The beginning of this year’s Gay Games reminded me of the efforts a small group of dedicated individuals undertook trying to bring the Gay Games to D.C. There were years of hard work and too many 7:30 a.m. meetings to count as we tried to make it happen. We know and respect that there were groups like ours working just as hard to bring the games to their city. Despite not winning the games for D.C. we are immensely proud that there was such a large contingent of athletes from metropolitan Washington at the Games and that they brought home a boatload of medals.
When we incorporated Metropolitan Washington, D.C. Gaymes Inc. in October of 2003 we did so with the idea of making the nation’s capital the home of LGBT sports. We wanted to prepare for an eventual bid for the Gay Games which is the world’s largest sporting and cultural event organized by, and specifically for, LGBT athletes, artists and musicians. The idea was to bring numerous LGBT sporting events to the nation’s capital and prepare for the Gay Games. The initial board of directors of the group included Lynne Brown, Taneen Carvell, Vincent Micone, Brent Minor, Clark Ray and me. Tony Anderson, a partner at Thompson, Coburn LLP was our general counsel. We eventually added another six members to the board and worked closely with Team DC to garner the support of the city, both the mayor and the D.C. Council, to move our vision forward.
As the year a decision to choose the site for the 2014 games approached we felt we had a real chance to make the nation’s capital the host city. The Gay Games is run by a group called the Federation of Gay Games (FGG) and it chooses the host city. By 2008 we were ready and responded to their call for bids. At that time we enlisted the help of the Greater Washington Sports Alliance, the group that had been initially organized to help D.C. prepare a bid for the Olympics. We worked diligently and were excited as we submitted our proposal. At the FGG meeting in Cape Town in October 2008 we were one of five cities selected to make a formal bid. It turned out only three: Cleveland, Boston and D.C. actually submitted final bids.
Preparing a final bid was no easy task. Our bid was well over 60 pages and included everything from a detailed budget to plans for recruiting volunteers; staffing the games; a proposed program and venues; and the ability of the city and surrounding jurisdictions to accommodate the thousands of athletes and guests with hotel rooms, transportation, insurance, interpreter services and more.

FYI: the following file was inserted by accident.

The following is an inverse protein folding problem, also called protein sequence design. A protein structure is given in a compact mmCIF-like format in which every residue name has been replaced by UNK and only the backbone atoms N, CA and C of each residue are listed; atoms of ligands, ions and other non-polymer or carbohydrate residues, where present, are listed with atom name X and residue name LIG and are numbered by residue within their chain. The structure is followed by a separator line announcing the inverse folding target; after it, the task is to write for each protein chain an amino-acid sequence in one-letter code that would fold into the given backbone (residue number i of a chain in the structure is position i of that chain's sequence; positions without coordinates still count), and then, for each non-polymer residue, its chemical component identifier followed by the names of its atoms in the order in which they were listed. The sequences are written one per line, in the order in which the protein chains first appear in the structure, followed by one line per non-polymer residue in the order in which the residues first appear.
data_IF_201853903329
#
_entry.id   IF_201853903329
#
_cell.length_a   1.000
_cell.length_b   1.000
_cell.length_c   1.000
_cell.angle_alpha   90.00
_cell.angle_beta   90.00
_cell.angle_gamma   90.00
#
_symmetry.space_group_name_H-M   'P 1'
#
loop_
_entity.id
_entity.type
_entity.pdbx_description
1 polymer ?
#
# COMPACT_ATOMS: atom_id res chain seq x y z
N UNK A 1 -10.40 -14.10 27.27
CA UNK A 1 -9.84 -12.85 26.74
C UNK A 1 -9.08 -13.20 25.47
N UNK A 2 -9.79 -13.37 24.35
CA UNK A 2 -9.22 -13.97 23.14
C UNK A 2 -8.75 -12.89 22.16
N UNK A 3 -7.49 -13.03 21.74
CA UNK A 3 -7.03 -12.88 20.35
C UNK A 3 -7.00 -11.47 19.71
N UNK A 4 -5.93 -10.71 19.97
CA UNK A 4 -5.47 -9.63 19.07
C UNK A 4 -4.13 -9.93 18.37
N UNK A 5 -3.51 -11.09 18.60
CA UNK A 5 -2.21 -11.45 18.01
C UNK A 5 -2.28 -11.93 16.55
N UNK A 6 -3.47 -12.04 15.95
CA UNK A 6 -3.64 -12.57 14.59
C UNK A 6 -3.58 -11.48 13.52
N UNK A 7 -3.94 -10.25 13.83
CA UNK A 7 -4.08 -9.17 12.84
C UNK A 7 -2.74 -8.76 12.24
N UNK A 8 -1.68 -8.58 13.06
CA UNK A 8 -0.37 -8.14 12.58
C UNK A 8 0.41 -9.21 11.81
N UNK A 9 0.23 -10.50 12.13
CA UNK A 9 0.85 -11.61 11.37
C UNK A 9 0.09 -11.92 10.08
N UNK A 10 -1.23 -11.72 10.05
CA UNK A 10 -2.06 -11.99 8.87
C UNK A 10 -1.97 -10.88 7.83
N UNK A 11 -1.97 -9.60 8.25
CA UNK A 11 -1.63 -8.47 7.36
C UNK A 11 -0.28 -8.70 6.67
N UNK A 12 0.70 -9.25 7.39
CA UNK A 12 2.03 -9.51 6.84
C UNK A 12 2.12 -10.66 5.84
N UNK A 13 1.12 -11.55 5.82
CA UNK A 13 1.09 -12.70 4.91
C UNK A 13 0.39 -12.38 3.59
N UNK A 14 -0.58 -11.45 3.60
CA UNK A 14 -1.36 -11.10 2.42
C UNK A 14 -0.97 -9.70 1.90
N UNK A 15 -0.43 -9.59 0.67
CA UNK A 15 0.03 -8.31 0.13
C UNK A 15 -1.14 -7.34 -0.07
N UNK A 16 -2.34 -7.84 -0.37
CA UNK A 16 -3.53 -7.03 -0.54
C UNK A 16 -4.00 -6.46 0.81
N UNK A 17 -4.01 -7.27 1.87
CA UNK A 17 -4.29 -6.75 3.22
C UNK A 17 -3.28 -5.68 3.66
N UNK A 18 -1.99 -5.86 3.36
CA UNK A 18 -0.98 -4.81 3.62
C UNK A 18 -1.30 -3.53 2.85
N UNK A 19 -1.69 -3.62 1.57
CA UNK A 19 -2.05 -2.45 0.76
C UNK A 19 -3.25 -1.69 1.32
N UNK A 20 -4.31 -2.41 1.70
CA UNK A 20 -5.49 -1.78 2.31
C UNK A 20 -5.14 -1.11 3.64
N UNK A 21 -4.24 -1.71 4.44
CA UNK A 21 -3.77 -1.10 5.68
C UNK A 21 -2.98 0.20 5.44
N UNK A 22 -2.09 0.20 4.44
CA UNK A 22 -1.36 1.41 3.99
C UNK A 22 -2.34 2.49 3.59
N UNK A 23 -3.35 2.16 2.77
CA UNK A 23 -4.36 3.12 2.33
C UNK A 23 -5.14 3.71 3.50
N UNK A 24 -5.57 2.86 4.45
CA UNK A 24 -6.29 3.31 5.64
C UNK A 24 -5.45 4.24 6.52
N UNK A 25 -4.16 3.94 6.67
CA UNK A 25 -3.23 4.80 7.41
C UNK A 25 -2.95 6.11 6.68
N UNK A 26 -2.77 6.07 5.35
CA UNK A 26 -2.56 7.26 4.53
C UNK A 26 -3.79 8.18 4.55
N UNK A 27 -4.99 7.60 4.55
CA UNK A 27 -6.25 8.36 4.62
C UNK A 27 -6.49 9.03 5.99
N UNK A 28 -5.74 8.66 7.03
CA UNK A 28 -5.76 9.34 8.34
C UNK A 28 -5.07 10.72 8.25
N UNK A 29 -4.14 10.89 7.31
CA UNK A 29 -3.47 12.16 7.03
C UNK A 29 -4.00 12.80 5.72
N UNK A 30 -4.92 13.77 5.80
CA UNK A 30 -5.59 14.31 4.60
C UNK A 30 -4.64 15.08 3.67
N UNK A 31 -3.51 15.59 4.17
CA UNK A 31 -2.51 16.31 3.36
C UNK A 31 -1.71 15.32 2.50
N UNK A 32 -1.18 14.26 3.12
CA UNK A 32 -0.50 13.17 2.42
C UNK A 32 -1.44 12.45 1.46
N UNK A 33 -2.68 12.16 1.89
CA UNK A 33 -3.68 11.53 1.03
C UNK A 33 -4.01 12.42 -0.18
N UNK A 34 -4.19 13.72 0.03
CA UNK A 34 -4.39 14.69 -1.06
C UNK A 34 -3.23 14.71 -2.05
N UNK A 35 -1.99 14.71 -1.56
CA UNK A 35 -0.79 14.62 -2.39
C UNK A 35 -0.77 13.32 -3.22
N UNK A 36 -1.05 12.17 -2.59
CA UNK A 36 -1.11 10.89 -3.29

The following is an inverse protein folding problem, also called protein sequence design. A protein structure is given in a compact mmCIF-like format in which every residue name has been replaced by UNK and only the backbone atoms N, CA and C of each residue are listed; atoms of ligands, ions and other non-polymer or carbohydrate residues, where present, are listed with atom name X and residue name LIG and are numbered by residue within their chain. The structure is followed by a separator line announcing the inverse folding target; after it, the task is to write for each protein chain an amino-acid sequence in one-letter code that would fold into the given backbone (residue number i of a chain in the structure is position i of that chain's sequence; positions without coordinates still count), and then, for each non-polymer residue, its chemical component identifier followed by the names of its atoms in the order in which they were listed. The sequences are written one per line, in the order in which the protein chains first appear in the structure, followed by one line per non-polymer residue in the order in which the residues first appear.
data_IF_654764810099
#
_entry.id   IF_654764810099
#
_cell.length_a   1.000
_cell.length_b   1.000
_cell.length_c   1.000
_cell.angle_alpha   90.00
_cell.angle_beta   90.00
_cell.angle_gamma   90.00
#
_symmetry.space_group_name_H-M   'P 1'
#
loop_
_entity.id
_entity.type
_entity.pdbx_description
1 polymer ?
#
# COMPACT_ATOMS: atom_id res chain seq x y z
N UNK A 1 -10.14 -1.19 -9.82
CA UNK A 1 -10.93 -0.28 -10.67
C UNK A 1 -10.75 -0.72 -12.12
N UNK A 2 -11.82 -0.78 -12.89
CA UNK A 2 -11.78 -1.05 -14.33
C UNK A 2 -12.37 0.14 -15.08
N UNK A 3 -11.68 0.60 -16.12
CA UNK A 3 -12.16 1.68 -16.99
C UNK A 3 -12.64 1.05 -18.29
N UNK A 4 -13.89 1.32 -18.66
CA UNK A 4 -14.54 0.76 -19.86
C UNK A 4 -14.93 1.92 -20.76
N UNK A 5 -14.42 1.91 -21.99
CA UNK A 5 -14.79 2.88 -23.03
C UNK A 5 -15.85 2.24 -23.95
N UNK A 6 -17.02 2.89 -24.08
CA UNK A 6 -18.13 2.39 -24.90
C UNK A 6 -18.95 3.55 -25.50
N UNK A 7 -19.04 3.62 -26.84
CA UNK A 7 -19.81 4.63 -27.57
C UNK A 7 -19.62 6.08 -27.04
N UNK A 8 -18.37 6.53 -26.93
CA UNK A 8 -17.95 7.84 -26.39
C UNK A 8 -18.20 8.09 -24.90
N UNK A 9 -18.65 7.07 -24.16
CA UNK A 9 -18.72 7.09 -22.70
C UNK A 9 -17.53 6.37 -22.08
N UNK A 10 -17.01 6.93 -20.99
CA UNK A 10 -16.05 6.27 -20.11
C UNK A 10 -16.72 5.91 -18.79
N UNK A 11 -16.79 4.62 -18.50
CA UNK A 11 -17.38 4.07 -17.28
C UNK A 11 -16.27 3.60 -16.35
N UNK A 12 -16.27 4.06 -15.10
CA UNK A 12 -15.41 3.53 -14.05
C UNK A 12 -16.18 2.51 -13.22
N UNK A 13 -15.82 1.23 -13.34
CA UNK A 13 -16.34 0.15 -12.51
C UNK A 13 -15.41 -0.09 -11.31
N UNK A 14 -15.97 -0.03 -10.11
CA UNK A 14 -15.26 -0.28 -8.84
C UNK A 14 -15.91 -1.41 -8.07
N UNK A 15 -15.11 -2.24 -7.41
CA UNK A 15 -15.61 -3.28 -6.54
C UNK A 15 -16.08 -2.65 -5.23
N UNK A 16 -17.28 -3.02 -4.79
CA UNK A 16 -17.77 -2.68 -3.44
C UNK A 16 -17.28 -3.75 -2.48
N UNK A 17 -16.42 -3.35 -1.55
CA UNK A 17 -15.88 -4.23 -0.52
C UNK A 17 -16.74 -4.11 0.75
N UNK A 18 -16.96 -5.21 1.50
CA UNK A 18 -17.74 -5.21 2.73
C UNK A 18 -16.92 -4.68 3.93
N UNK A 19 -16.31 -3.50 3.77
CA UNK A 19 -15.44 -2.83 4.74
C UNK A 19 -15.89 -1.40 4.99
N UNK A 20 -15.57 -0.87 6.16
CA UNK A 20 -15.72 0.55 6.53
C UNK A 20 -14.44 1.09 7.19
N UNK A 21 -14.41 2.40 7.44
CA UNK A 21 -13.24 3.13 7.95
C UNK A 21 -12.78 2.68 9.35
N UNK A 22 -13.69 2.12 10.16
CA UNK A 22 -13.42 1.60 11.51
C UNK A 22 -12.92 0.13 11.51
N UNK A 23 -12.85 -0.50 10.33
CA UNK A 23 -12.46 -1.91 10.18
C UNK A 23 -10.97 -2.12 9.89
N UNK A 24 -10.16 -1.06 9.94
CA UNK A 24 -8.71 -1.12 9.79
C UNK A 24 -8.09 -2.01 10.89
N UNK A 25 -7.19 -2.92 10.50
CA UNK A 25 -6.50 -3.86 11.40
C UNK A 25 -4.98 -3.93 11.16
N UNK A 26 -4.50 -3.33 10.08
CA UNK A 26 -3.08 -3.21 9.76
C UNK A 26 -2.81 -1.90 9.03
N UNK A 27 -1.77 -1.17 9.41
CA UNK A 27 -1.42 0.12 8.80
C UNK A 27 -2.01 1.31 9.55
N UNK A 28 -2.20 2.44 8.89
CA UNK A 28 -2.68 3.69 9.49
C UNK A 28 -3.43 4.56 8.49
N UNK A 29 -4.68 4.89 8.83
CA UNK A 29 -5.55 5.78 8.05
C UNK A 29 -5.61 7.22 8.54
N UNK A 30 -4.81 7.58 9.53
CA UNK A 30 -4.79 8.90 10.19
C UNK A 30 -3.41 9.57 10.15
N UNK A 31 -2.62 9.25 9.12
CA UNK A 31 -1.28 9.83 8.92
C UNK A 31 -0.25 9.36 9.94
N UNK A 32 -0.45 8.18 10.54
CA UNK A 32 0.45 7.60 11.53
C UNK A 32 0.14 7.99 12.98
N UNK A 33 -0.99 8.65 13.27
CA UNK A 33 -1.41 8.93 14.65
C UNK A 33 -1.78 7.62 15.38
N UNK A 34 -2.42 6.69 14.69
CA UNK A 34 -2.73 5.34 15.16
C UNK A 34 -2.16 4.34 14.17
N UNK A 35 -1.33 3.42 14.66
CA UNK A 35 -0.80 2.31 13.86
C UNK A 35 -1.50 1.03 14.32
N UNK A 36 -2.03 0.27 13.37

As we prepared the final presentation, which was to be made in Cologne, Germany in September of 2009, we had commitments from the District government for $1 million to support the Games. We had confirmed venue sites for all the sports and commitments from surrounding jurisdictions to support the event. A large contingent went to Cologne to make the final presentation of what we proposed to call the FREEDOM GAMES. Putting on a Gay Games is no easy task. The proposed budget for the event was just under $10 million.
Clearly there was major disappointment when it was announced that Cleveland was the chosen city. Then came another little flurry of activity in 2010 when the group that had won the bid for Cleveland appeared to go into bankruptcy and once again it seemed that D.C. had a chance to host the games. But in 2011 all that was settled and Cleveland remained the location for the 2014 Gay Games.
There is one vision of the group that formed Metropolitan Washington, D.C. Gaymes Inc. still alive in some of our hearts and that is to have an LGBT Athletes Hall of Fame here in the District of Columbia. As more professional athletes come out and we understand the impact of sports on the general culture, that is something that could have a direct impact on the lives of many people. Just imagine how different the world will be for young people, both gay and straight, who have LGBT sports heroes as role models.
When heroes like Billie Jean King, Martina Navratilova and Greg Louganis won’t be the rarity but more Michael Sams will be out and proud and show the world that we are truly everywhere. A Hall of Fame in the nation’s capital would be the perfect place to honor them.